The Value of a QALY Towards the End of Life and its Determinants: Experimental Evidence
ABOUT THIS EVENT OHE’s Lunchtime Seminar Series shines a spotlight on important pieces of research, supporting of our charitable goal of improving the quantity and quality of debate on health economics. The Value of a QALY towards the End of…
20/06/22 11:00 pm
ABOUT THIS EVENT
OHE’s Lunchtime Seminar Series shines a spotlight on important pieces of research, supporting of our charitable goal of improving the quantity and quality of debate on health economics.
The Value of a QALY towards the End of Life and its Determinants: Experimental Evidence
End-of-life healthcare expenditure (HCE) is a substantial contributor to overall HCE. A widely discussed driver are new drugs with high cost per quality-adjusted life year (QALY); however, little is known about either individual or societal willingness to pay (WTP) for them and for end-of-life medical interventions more generally.
In this study, preferences for end-of-life cancer treatment are elicited using a discrete choice experiment (DCE) via an online survey involving 1,529 Swiss individuals in 2014. The DCE has two parts. In the individual setting, respondents choose between the status quo and a hypothetical drug with varying characteristics and out-of-pocket payments, adopting the perspective of a hypothetical terminal cancer patient. In the societal setting, participants are asked to choose between the status quo and a social health insurance contract with a varying degree of coverage of new cancer drugs for end-of-life treatment and varying insurance premiums.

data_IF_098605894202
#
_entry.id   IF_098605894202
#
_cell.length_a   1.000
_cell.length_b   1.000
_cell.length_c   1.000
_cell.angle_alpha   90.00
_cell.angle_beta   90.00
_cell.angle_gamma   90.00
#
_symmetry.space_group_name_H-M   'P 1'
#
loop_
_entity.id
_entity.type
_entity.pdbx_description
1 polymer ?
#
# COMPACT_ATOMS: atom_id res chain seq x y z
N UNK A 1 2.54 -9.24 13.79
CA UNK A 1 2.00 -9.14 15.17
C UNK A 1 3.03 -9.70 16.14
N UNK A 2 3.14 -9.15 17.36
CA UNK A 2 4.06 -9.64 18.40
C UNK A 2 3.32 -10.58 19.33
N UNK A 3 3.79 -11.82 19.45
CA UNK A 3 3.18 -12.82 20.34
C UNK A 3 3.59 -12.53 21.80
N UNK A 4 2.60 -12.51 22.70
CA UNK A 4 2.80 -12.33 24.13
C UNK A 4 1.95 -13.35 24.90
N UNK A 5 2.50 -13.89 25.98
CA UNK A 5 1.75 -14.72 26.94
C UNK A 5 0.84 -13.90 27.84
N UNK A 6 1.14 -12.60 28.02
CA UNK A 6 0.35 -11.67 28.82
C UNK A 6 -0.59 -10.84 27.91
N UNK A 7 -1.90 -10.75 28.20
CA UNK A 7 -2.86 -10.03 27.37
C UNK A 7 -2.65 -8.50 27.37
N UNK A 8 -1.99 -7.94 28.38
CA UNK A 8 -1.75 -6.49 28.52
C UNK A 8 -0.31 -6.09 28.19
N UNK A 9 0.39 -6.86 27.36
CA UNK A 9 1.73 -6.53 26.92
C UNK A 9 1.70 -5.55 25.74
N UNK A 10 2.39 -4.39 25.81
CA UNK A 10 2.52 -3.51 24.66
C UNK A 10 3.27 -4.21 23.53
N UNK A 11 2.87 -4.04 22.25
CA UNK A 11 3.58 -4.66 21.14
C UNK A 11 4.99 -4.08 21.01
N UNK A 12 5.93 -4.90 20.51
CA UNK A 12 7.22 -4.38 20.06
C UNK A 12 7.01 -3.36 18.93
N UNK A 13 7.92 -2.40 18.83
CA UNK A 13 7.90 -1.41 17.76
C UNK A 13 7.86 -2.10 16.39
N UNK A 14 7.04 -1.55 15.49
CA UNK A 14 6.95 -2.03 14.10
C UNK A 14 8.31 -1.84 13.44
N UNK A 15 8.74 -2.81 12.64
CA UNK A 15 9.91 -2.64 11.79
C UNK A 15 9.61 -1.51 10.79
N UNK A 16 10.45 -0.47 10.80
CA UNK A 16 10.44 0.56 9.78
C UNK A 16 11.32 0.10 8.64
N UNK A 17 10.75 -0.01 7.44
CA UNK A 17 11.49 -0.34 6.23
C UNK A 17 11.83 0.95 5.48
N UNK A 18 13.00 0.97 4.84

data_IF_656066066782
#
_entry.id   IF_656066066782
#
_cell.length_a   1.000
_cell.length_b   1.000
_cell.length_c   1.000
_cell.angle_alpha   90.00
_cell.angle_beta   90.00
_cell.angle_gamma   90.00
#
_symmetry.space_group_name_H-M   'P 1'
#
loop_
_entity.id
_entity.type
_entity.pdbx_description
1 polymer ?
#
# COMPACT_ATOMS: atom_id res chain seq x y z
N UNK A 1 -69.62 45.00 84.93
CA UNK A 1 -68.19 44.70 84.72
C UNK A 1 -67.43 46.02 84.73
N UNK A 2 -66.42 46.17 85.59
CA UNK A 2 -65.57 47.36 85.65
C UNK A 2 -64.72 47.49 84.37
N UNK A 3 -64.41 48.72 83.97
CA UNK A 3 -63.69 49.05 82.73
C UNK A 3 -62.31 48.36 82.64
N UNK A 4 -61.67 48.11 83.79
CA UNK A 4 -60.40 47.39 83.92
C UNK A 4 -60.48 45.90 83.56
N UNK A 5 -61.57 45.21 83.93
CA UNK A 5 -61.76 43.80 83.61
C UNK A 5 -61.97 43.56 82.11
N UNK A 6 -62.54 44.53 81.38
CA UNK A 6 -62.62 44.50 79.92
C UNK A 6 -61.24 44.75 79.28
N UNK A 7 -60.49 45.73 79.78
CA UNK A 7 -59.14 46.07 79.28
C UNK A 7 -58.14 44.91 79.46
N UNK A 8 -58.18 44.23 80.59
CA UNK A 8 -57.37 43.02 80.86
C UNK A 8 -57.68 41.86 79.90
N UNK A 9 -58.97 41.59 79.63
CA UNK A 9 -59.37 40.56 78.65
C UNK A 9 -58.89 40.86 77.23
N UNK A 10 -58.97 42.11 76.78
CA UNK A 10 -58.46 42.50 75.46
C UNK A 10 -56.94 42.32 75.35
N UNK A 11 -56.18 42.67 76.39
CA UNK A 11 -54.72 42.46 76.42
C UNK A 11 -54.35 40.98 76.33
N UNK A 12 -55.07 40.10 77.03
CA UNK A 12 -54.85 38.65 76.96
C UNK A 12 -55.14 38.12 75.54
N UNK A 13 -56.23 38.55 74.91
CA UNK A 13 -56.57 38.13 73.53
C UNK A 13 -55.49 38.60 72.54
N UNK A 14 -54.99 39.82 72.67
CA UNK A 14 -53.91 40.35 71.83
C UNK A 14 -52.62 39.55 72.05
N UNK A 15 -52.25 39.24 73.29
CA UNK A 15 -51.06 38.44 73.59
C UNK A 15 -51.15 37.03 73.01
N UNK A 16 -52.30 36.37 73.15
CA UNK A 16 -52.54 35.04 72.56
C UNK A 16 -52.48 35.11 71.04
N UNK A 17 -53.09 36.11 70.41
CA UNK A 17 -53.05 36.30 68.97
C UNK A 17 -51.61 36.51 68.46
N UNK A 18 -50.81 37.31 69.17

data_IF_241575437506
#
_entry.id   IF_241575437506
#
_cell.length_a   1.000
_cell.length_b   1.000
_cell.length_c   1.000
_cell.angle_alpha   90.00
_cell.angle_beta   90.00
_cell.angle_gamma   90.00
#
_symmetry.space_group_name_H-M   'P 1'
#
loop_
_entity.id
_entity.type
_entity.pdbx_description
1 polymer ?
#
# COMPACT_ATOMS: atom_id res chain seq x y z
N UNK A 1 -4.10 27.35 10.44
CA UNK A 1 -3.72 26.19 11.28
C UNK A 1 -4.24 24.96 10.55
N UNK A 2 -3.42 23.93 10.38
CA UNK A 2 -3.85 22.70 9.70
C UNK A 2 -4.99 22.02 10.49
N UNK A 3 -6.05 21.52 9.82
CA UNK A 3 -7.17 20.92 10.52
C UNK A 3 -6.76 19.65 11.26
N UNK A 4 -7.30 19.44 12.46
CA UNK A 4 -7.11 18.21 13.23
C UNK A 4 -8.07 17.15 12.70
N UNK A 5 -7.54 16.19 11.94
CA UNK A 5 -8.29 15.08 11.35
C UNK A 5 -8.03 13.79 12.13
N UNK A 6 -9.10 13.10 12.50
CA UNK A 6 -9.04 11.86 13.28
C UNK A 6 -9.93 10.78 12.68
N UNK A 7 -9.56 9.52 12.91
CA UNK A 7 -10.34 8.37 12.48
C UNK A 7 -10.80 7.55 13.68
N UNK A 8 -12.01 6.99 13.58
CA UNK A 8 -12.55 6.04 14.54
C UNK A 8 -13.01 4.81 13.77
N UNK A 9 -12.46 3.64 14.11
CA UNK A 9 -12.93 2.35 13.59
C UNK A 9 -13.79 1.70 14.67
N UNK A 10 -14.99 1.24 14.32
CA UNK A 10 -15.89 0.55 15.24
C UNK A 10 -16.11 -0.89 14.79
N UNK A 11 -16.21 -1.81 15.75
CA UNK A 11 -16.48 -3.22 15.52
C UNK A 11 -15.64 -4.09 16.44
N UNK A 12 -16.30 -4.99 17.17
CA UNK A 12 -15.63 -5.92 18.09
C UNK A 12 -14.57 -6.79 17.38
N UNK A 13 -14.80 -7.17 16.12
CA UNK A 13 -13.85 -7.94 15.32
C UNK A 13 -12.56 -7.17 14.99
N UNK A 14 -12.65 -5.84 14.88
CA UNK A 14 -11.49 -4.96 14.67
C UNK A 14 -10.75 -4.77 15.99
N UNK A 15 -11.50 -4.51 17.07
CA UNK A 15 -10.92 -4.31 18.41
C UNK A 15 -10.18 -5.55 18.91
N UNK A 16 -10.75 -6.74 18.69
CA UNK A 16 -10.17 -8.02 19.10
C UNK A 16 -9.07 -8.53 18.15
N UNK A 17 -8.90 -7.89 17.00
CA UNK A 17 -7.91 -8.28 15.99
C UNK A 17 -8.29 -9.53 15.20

Evidently, a QALY is not a QALY since WTP values are higher in a societal than in an individual context suggesting altruism and depend on the type of beneficiary. Together with the heterogeneity in the preferences of the Swiss population these findings argue against the use of a uniform QALY threshold in cost-effectiveness analysis.
Peter Zweifel is an Emeritus of the University of Zurich. His publications include more than 170 articles in refereed journals as well as the textbooks Health Economics (with F. Breyer und M. Kifmann). With Mark Pauly (Wharton School, U. of Pennsylvania), he is the founding editor of the International Journal of Health Economics and Management. From 1997 to 2006, he served on the Swiss Competition Authority (Wettbewerbskommission). He has been a consultant to the World Bank and visiting professor to several universities in the US, South Africa, and Australia.
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